US semiconductor giant Intel will spend $25 billion on a new chip manufacturing plant in Israel, officials said Sunday, in what Prime Minister Benjamin Netanyahu called the country’s largest foreign investment.
The “deal in principle” will see the semiconductor company build a facility in the southern city of Kiryat Gat, which will open in 2027 and operate until at least 2035, Israel’s finance ministry said.
“This is a great demonstration of our confidence in the Israeli economy and the strength of the free economy we have built here and the technological economy that is developing here,” Netanyahu said.
The announcement is a major victory for Netanyahu, whose government has faced criticism for putting Israel’s technology-driven economy at risk with controversial judicial reforms.
Netanyahu’s control of ministries such as defense and national security underlines the growing power of the religious right in the country, and he oversees a government that includes far-right lawmakers.
Today, the ultra-orthodox community is the fastest growing group in Israel due to its high birth rate. In the year They are expected to make up one-third of the population by 2065.
But Netanyahu’s judicial reforms have faced pressure among secular and left-leaning Israelis, particularly in the tech community. Middle East Eye previously reported how some are moving to Greece amid political wrangling over the judicial reform.
Israel’s central bank governor said in a speech last month that the economy had “suffered a major domestic shock” from the court battle.
As part of the agreement, the tax that Intel pays to Israel will increase from 5% to 7.5%, the Ministry of Finance announced in a statement.
In return, Intel will receive 12.8 percent of the cost under Israel’s capital investment incentive law, the ministry said.
According to the ministry, the two sides will start finalizing the agreement in a process that is expected to take several weeks.
Partnership since the 1970s
Intel in 2010 It has been operating in Israel since the 1970s, and its development centers and manufacturing facilities employ about 12,000 people out of the company’s global workforce of 130,000, according to the Finance Ministry.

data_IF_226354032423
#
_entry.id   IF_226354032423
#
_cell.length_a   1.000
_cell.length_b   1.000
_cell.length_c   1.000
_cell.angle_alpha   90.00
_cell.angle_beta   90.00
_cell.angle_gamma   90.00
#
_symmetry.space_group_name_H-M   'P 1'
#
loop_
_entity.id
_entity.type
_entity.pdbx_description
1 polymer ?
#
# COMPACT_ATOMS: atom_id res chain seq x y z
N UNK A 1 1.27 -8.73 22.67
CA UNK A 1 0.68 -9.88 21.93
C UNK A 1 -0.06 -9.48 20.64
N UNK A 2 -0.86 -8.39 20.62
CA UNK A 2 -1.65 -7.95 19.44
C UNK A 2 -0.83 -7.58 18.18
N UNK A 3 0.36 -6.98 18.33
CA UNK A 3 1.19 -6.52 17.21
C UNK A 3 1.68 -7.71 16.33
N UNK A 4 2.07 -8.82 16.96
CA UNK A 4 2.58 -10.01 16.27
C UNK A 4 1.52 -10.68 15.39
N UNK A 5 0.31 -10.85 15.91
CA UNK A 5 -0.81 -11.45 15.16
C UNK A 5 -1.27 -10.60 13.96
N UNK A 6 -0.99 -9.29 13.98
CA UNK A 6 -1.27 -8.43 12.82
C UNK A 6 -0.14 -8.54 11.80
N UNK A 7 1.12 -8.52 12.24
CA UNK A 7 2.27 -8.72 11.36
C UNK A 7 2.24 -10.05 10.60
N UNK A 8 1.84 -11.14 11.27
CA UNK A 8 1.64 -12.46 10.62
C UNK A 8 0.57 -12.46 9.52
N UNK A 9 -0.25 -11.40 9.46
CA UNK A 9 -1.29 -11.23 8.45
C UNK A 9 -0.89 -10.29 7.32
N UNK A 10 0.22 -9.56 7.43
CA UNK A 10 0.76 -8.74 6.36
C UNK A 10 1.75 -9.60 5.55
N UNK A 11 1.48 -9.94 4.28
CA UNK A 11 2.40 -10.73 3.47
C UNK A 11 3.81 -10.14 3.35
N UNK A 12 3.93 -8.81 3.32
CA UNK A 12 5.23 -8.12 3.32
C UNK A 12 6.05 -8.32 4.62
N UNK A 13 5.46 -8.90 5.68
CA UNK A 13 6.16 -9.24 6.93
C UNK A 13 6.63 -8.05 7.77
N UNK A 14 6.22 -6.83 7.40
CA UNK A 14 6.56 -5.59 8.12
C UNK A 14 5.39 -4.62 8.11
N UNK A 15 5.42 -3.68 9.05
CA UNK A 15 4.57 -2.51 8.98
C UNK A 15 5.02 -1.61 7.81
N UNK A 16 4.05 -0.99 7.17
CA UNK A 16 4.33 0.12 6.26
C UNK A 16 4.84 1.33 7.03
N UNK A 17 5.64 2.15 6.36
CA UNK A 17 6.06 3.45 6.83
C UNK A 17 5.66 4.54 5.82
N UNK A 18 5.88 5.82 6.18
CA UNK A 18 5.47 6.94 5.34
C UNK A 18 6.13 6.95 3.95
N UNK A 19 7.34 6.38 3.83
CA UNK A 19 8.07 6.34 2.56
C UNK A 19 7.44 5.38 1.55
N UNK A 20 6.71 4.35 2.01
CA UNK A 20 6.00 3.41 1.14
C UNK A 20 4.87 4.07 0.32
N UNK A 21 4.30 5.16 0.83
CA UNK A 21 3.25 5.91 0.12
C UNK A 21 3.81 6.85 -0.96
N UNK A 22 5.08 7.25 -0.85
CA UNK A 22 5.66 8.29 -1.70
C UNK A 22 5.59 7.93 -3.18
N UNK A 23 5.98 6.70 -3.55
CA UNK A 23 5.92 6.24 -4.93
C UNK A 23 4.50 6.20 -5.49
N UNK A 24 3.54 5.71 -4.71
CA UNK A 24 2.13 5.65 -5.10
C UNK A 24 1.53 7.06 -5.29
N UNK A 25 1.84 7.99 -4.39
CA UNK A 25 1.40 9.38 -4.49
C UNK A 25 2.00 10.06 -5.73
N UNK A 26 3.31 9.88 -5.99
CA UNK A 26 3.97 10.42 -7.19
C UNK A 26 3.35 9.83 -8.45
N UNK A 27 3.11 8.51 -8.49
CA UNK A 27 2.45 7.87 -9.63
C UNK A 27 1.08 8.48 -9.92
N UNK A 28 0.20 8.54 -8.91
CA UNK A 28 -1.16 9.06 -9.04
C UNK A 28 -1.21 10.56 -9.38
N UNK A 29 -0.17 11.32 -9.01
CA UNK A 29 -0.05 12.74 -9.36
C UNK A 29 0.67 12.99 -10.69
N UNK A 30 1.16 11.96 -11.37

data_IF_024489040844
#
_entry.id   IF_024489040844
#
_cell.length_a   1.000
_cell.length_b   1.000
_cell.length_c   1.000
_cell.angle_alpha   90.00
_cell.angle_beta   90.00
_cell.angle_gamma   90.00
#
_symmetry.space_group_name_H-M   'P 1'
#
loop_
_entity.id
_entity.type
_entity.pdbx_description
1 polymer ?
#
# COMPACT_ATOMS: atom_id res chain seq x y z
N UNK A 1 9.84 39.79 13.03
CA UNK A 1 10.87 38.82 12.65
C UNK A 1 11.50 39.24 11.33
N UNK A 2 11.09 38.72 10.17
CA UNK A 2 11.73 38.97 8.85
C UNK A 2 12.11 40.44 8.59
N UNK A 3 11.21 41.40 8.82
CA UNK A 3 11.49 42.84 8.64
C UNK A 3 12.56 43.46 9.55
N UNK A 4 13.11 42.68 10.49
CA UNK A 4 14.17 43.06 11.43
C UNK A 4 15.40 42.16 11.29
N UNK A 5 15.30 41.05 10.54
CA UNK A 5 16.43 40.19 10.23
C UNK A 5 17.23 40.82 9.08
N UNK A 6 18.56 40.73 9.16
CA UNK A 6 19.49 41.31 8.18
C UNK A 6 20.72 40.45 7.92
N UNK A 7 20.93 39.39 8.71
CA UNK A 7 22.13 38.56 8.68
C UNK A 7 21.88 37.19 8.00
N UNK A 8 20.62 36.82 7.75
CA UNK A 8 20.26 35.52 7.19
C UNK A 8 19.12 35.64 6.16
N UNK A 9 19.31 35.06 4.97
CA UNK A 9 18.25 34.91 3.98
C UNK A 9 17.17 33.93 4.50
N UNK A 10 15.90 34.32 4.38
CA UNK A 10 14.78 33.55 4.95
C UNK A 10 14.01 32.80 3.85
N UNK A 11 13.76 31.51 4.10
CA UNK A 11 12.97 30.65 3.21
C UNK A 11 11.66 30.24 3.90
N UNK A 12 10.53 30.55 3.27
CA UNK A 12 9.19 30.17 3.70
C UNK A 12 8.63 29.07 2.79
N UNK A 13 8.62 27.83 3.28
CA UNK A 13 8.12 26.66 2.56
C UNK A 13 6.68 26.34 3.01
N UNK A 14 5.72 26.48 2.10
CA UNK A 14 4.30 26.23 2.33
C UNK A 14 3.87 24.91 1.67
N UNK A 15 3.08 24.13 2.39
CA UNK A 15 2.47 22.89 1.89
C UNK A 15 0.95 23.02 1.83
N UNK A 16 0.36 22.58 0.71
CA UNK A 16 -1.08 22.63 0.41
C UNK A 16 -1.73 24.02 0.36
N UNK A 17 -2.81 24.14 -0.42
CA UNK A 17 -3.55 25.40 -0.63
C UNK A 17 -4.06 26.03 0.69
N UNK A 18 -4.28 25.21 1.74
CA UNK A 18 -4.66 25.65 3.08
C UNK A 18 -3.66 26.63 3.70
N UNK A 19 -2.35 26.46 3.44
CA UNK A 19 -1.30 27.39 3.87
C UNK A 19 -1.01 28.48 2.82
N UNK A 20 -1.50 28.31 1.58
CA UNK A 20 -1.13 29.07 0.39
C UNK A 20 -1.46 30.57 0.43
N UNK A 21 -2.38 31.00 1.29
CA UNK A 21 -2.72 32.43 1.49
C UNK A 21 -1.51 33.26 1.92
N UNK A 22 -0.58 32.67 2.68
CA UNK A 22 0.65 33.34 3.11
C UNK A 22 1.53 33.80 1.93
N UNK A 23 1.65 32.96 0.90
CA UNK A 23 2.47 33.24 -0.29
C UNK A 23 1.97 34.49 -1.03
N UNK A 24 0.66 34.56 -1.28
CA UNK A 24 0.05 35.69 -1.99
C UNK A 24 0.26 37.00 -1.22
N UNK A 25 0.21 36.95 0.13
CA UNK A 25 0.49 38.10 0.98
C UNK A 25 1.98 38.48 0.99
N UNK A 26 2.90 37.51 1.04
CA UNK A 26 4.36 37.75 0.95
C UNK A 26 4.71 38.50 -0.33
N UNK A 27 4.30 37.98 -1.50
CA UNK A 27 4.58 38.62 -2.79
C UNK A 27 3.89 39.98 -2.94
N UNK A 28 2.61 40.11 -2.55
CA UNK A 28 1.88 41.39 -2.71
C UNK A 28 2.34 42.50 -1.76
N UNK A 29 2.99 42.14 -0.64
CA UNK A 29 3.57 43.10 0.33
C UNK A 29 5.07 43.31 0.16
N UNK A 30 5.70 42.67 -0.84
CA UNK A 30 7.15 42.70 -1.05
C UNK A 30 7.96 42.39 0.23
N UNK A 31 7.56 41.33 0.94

The American tech company has come under fire from the Palestinian-led Boycott, Divestment, Sanctions (BDS) movement, which seeks to pressure Israel to end its illegal occupation of Palestinian territories through economic protests.
Intel has been called Israel’s “best friend in hi-tech,” and the BDS movement has had little success in undermining its partnership. In the year In 2017, Intel, which is publicly listed on the Nasdaq stock exchange, even acquired Israel-based Mobile, which develops automated driving systems in vehicles.
US-China tensions overshadow Israel’s free trade deal
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But Intel’s deepening footprint in Israel could add a new layer to Washington’s concerns about Israel’s economic relationship with China.
MEE reported in October that US officials are seeking to clarify what impact a potential free trade agreement between China and Israel will have on sensitive technologies.
Semiconductors have become a major fault line in Washington’s geopolitical rivalry with Beijing. Amid growing economic tensions between the world’s two largest economies, there are signs that China is looking to Israel for technology.
“We are increasingly seeing Israeli semiconductors going into Chinese EVs,” Dennis Zhu, an exporter of Chinese vehicles to Israel, told EE.
Under American pressure, In 2019, Israel established a government body to vet sensitive foreign investments.
But Washington is frustrated by the review panel’s process, a US official told EE.
“The process is poor. There is foot-dragging on the Israeli side. They are still very slow.” [to] The authorities should act on our threat to China.